By: Robyn Gee
Professor Diane Ravitch is a big voice in education policy and a huge critic of No Child Left Behind.
Yet, as former Assistant Secretary of Education under President George H. W. Bush, she helped promote the same policies she's now criticizing.
Ravitch's latest book is called, The Death and Life of the Great American School System. In the book, she details why she drastically reversed her position on school reform. While she used to push for testing, charters and privatization, now she's worried these efforts are making things worse and hurting students.
As an education reform veteran, Ravitch can tell you change isn't easy, and it isn't kind.
Ravitch: What we call reform right now, is really a very anti-teacher movement, a very cruel movement that says poverty doesn't matter. If you look at test scores - SAT or ACT or national or international test scores, the clearest correlation between test scores is family income. Kids from affluent homes have higher scores than kids from poverty. The people who call themselves reformers, say, poverty is just an excuse. Well that's nonsense - anyone who's poor can say, it's not an excuse.
People who live in poverty don't have good health care, they get sick more often, they don't have economic security, they don't have good nutrition - all these things are burdens of poverty, and to say they don't make a difference, and that the schools alone can change society, is simply a way of evading the responsibility that grown-ups have to fund our schools adequately, to give our teachers the resources they need to do a good job.
In Finland, where we often say we would like to be like Finland, less than four percent of the kids are in poverty, more than 20 percent here.
Youth Radio: While you were working in the White House, did you see any strategies that you really believe in - in terms of populations of students for whom traditional education isn't working?
Ravitch: For many years I was a supporter of charter schools. And the reason I supported them is because the original concept of the charter was that it would be created by teachers to address the needs of the kids who weren't making it in the regular public school. That the charter schools would be create dby teachers that then went out into the community and identified kids who had dropped out, or go into schools and see the kids who had their heads down on the desk or their eyes were closing. They were the low performers, the hard-to-reach. Teachers would then have the opportunity to try new strategies, to be completely innovative, and to collaborate and to help the public school by saying, this is what we've learned.
Some charters still do that, but they suffer terribly because the have low scores. And this is the great tragedy of No Child Left Behind - that is that every school is incentivized to get the highest scores, and to avoid the kids who need help. Because the kids who are the low performers are the kids who are going to drag your scores down, so there are many charters, most charters today, want the higher performing kids, they don't want the dropouts, they don't the kids who put their heads down on the desk and don't pay attention. So the very reason that charters were created has been pushed aside and instead we now have charter chains that boast, we have higher scores than regular public schools.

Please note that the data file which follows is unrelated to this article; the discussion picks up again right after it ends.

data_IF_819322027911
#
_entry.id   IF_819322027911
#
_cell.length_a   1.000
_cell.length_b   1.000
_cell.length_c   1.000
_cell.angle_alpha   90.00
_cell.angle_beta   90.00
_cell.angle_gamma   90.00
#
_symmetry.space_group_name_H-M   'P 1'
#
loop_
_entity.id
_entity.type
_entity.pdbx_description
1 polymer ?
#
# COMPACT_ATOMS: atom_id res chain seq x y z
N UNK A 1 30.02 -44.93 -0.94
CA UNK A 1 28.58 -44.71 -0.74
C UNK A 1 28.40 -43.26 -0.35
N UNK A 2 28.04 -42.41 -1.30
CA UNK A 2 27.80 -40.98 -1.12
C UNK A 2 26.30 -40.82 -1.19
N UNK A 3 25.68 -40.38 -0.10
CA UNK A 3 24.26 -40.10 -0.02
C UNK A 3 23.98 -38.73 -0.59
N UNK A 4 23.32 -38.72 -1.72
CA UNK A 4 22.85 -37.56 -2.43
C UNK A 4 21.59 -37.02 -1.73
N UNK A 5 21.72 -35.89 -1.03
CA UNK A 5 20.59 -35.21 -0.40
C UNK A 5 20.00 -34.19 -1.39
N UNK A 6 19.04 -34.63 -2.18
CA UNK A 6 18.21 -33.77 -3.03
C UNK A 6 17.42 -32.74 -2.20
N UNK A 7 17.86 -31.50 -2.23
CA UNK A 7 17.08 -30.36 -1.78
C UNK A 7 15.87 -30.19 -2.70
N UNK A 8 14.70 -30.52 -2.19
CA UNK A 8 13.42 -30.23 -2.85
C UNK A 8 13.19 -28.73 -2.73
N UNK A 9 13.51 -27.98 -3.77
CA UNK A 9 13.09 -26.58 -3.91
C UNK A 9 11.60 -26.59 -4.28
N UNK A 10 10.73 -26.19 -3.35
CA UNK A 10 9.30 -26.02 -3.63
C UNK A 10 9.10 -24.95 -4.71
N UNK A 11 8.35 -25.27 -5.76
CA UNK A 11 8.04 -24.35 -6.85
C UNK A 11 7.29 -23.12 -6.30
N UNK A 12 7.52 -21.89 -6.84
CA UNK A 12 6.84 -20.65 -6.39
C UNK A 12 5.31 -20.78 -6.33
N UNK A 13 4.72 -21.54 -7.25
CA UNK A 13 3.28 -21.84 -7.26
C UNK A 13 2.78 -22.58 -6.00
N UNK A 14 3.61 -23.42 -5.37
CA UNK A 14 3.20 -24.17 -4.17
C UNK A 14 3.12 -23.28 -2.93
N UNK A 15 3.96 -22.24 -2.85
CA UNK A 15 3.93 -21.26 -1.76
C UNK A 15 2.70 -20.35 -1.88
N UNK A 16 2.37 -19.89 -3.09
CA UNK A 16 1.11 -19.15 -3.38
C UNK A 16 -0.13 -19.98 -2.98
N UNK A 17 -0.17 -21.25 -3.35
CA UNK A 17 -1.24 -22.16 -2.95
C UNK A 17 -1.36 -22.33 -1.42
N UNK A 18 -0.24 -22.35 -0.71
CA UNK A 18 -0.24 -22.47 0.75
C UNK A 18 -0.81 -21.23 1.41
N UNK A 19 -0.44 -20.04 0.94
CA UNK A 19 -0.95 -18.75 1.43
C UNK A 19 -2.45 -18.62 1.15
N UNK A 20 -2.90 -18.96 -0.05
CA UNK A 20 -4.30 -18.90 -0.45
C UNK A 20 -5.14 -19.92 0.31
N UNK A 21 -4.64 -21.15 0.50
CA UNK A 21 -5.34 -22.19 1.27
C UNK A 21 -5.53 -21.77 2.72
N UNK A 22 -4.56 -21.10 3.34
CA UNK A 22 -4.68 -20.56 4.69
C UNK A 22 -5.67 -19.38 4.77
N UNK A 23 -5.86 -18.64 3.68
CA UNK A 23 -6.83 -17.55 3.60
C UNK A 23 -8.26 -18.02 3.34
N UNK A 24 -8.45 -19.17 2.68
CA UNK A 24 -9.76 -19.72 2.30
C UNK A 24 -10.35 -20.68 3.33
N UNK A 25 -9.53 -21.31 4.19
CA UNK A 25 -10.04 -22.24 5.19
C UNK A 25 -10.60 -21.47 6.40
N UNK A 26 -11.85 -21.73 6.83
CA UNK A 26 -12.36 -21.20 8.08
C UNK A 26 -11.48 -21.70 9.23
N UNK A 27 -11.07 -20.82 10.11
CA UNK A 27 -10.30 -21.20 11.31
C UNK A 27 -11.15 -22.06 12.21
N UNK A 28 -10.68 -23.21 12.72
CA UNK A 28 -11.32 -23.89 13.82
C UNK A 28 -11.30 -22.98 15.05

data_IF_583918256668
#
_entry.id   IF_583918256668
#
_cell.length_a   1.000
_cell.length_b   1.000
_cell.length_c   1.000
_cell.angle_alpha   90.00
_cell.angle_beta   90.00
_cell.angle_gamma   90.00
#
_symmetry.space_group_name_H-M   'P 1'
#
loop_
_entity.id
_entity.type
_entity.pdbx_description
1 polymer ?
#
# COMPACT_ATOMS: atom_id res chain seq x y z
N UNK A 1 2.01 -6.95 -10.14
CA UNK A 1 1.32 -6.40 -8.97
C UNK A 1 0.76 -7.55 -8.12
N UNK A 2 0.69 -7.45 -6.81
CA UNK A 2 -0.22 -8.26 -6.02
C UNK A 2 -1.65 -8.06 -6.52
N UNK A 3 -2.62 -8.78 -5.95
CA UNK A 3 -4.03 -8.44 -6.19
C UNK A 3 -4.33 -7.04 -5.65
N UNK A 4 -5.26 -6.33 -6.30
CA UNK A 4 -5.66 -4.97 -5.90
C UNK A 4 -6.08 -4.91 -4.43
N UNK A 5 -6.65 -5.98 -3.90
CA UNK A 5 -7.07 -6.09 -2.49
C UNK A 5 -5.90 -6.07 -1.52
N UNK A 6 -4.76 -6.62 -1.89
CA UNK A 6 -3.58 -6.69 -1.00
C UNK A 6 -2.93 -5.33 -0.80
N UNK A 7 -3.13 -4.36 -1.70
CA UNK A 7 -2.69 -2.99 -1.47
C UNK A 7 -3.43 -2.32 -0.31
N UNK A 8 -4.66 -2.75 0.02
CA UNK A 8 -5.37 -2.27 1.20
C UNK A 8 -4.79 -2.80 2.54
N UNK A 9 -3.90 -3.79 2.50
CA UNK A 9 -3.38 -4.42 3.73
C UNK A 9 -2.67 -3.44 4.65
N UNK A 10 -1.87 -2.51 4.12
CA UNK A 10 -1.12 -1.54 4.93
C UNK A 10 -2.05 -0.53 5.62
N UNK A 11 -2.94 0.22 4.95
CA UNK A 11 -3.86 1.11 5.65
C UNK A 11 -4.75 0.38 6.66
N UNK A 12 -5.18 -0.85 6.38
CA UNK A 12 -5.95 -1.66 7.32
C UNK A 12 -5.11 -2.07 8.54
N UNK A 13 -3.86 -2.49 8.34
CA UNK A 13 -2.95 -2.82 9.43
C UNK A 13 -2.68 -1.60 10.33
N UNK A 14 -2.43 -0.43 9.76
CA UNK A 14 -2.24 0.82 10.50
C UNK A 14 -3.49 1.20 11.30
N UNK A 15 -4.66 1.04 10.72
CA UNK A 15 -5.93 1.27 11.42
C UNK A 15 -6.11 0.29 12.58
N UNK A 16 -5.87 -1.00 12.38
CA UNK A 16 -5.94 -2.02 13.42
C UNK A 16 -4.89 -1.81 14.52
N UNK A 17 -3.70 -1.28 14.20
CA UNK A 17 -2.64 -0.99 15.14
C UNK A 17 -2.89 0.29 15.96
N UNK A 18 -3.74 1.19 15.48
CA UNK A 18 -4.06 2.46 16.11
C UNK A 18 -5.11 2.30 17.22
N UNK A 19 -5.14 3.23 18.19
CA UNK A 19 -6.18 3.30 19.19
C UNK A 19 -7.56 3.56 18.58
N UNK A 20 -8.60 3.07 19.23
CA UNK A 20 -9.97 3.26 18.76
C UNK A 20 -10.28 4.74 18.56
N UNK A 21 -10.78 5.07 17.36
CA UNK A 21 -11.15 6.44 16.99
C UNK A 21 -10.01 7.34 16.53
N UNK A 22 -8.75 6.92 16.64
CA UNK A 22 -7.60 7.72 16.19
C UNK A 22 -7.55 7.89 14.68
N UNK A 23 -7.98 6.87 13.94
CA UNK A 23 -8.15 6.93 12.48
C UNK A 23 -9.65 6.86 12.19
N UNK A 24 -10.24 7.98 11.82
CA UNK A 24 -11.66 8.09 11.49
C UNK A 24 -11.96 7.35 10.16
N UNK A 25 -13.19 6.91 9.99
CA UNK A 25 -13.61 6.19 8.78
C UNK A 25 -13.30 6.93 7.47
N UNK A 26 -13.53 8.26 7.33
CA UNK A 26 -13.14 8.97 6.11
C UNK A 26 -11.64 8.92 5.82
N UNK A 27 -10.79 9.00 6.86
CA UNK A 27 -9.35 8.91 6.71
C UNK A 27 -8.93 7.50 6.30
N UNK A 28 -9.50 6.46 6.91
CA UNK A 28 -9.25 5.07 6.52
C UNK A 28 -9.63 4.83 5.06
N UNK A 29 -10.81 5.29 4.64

YR: We've also seen a focus on "college only" as the way to success. We're curious about your thoughts on vocational education, and career and technical education -- do these have a place in the future of the American system?
Ravitch: I think the college for all is a ridiculous goal. I think on the one hand, everyone should have a full rich curriculum - everyone should learn history because that's important to be a citizen in this country, and to understand where we came from and to make some independent judgements about who you vote for in the future. Everyone should have civics, everyone should have a command of the English language. All these things are necessary whether you intend to go to college or you don't intend to go to college. The arts are necessary just to be a human being. Having said that, I think there are still kids who don't want to go to college, and that's their right, they don't have to go to college. If everyone in our society had a college degree, we still wouldn't have jobs for everyone and it would be a hoax.
YR: What advice do you have for new teachers for them to stay in the profession?
Ravitch: I believe that if you intend to make a career of teaching, you should take a year of teacher training ad teacher preparation. I admire the people in Teach for America, I've met many of them, they're bright, they're idealistic --I don't think they're prepared to be teachers. Five weeks of training is not enough.
I don't admire the organization of Teach for America, because it makes boast about the success of its students, and they claim to have the answer to educate every child. They haven't done that, they can't do that. In two years time, no one turns around a school, no one closes the achievement gap.
YR: In a couple years, over half of our teachers will retire, is that scary to you?
Ravitch: That's a frightening thought. The question I pose to some of my friends who think all this turnover is good, is this, 'When you go to a hospital, do you want to be treated by an intern or a doctor?' And somehow they never say I want an intern - they want a doctor.
Originally published on Youthradio.org, the premier source for youth generated news throughout the globe.
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